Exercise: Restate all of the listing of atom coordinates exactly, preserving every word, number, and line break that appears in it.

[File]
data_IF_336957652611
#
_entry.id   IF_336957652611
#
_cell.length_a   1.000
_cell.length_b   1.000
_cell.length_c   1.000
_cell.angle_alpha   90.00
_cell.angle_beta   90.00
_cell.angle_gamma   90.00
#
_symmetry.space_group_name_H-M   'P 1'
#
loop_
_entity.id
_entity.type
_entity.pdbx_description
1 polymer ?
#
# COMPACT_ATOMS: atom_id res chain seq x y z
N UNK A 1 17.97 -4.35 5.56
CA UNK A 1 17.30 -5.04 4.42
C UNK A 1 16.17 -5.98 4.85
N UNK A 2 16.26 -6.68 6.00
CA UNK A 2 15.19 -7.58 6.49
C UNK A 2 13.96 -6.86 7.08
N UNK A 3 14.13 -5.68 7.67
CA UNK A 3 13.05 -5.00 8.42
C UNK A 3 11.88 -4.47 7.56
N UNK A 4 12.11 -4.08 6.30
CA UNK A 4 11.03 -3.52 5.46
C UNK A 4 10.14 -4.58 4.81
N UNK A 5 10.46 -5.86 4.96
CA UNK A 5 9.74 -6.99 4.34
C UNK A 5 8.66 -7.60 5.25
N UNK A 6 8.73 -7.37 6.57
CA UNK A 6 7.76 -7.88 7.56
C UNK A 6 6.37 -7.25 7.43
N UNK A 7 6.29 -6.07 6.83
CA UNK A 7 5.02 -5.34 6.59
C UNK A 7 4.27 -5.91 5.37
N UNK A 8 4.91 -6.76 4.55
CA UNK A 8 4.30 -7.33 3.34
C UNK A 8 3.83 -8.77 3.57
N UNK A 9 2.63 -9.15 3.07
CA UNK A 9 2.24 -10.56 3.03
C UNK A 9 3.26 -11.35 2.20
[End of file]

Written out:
data_IF_336957652611
#
_entry.id   IF_336957652611
#
_cell.length_a   1.000
_cell.length_b   1.000
_cell.length_c   1.000
_cell.angle_alpha   90.00
_cell.angle_beta   90.00
_cell.angle_gamma   90.00
#
_symmetry.space_group_name_H-M   'P 1'
#
loop_
_entity.id
_entity.type
_entity.pdbx_description
1 polymer ?
#
# COMPACT_ATOMS: atom_id res chain seq x y z
N UNK A 1 17.97 -4.35 5.56
CA UNK A 1 17.30 -5.04 4.42
C UNK A 1 16.17 -5.98 4.85
N UNK A 2 16.26 -6.68 6.00
CA UNK A 2 15.19 -7.58 6.49
C UNK A 2 13.96 -6.86 7.08
N UNK A 3 14.13 -5.68 7.67
CA UNK A 3 13.05 -5.00 8.42
C UNK A 3 11.88 -4.47 7.56
N UNK A 4 12.11 -4.08 6.30
CA UNK A 4 11.03 -3.52 5.46
C UNK A 4 10.14 -4.58 4.81
N UNK A 5 10.46 -5.86 4.96
CA UNK A 5 9.74 -6.99 4.34
C UNK A 5 8.66 -7.60 5.25
N UNK A 6 8.73 -7.37 6.57
CA UNK A 6 7.76 -7.88 7.56
C UNK A 6 6.37 -7.25 7.43
N UNK A 7 6.29 -6.07 6.83
CA UNK A 7 5.02 -5.34 6.59
C UNK A 7 4.27 -5.91 5.37
N UNK A 8 4.91 -6.76 4.55
CA UNK A 8 4.30 -7.33 3.34
C UNK A 8 3.83 -8.77 3.57
N UNK A 9 2.63 -9.15 3.07
CA UNK A 9 2.24 -10.56 3.03
C UNK A 9 3.26 -11.35 2.20